My experience, with this environment, is that to be successful any consultant / client relationship must be established on the ‘right’ foundations.
In this, understanding each other’s roles from the outset is a paramount consideration. Too frequently, many relationships stumble at this first hurdle.
A consultant is generally a sharp instrument used to address key issues.
To use these services, or skill-sets, on mundane administrative tasks, unless this is a core part of the brief, will waste the essential cutting-edge value that the consultant can bring.
In terms of the financial arrangement, it should be understood that in client terms, a retainer is like a membership subscription.
To use a golf members’ analogy, at its most basic level, it does not entitle the paying member to anything other than a right of access to the facilities and or the ‘attention’ of the club.
The payment of the subscription only allows the member to have the right to pay to play (at a preferred rate), buy drinks at the bar, hire a golf cart, hold a handicap, etc.
These prices will be at rates preferential to those charged to the public, but there are no free drinks or rounds, just because you are member.
From the available sources my preferred definitions for a retainer would be:
‘Fee paid to a person or firm to secure the privilege of obtaining its services as and when required’
‘An amount of money that you pay to someone, so as to be sure that that person can work for you when you need them to.’
No relationship can hope to prosper, if either party withholds key information from the other.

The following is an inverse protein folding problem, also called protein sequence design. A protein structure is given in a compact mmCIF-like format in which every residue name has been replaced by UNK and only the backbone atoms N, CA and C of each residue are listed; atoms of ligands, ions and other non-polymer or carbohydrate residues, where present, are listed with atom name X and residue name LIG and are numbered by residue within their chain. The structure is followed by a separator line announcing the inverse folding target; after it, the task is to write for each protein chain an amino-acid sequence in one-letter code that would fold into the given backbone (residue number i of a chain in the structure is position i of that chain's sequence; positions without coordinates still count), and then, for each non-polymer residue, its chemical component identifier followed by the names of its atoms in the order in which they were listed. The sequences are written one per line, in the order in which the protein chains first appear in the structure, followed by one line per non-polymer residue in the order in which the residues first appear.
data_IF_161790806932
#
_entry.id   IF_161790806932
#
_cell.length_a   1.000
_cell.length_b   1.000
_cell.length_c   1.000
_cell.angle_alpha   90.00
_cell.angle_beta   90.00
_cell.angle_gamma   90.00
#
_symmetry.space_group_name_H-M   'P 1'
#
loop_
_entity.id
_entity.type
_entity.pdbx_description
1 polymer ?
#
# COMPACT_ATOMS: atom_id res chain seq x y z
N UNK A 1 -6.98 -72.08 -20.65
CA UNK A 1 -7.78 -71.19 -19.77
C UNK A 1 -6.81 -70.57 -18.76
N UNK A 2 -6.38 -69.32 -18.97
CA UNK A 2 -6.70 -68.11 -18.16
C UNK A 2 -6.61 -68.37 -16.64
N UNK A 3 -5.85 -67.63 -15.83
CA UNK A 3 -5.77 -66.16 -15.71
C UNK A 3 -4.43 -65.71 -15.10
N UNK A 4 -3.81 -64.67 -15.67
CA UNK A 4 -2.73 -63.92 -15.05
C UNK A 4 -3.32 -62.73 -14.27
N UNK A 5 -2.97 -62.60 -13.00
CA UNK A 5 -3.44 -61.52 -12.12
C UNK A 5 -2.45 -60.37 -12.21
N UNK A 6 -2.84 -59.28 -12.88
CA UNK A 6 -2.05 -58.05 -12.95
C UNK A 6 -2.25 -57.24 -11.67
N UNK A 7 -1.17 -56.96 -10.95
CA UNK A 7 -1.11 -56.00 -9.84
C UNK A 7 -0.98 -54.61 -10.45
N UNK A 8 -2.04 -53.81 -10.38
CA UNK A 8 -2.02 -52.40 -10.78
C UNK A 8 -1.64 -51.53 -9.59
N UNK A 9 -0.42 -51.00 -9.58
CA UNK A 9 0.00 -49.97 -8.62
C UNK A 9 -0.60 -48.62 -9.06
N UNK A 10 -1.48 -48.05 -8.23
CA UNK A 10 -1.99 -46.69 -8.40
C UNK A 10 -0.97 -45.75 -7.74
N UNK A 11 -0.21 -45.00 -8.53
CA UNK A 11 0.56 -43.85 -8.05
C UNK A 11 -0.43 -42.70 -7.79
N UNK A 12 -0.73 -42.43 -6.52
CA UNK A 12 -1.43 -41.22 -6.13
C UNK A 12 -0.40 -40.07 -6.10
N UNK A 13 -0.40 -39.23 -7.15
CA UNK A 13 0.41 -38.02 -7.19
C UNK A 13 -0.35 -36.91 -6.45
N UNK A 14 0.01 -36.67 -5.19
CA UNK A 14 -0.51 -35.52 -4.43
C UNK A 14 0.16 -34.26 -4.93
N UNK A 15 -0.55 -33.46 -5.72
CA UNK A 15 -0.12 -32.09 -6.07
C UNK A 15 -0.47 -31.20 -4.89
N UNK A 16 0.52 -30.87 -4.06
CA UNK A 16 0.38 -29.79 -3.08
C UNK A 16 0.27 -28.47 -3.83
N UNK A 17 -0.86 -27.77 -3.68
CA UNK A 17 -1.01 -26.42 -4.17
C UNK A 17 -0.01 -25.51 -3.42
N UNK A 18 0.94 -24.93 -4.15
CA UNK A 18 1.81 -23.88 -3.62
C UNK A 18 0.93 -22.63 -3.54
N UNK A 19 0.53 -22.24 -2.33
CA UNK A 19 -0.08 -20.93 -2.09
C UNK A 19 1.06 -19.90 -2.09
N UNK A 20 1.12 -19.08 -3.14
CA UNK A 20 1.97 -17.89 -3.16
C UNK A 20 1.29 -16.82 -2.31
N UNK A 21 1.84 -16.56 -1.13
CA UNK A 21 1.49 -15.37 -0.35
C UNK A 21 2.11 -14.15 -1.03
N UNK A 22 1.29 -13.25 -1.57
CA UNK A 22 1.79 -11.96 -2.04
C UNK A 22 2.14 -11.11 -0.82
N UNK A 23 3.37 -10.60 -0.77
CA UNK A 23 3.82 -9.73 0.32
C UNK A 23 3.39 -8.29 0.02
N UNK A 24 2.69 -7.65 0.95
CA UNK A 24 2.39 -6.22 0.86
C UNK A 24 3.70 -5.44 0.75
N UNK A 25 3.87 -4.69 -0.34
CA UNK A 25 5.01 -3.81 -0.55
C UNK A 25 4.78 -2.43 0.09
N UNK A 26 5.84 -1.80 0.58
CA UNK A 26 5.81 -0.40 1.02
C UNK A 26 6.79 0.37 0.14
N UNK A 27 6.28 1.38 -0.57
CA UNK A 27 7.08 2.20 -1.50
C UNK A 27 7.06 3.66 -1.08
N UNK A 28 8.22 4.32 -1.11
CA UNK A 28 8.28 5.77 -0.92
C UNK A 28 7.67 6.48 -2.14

The client must give the consultant all of the relevant intel required – effectively a ‘warts and all’ scenario.
Conversely the consultant must give, and be permitted to do so, an uncensored version of what he or she finds in the process of evaluating the business’ challenges and problems.
Defining mutual expectations, to help to ensure that the client is getting what it needs.
This will also require that the consultant be remunerated commensurately for these inputs.
Timeframes & outcomes:
In this process, it will be necessary for both parties to understand the fees and payment schedule, the timeframes within which the work will be completed and the results likely to be forthcoming.
The latter is particularly important.
Most inputs are within timeframes that require time for the inputs to mature in order to be effective.
Therefore, although quick wins can sometimes be affected, this is generally not a sow and immediate reap environment.
A consultant is not a magician and there are, under most circumstances, no ‘miracle’ cures.
What a consultant brings, above all else, is a fresh perspective.
This viewpoint, backed by solid analysis and the experience of working in the field of business and other related businesses, will enable a fresh look at the challenges being faced by the particular client’s business.
Working with the management team will then ensure the input of the required corrective processes, new products and or services.
Communications / reporting line
This will be a key element to ensure that:
a) The information is ‘heard’ and processed effectively.
b) It is in the hands of those who will implement the recommended initiatives and or remedial actions.
The very wise CFO of a client once commented in terms of point a):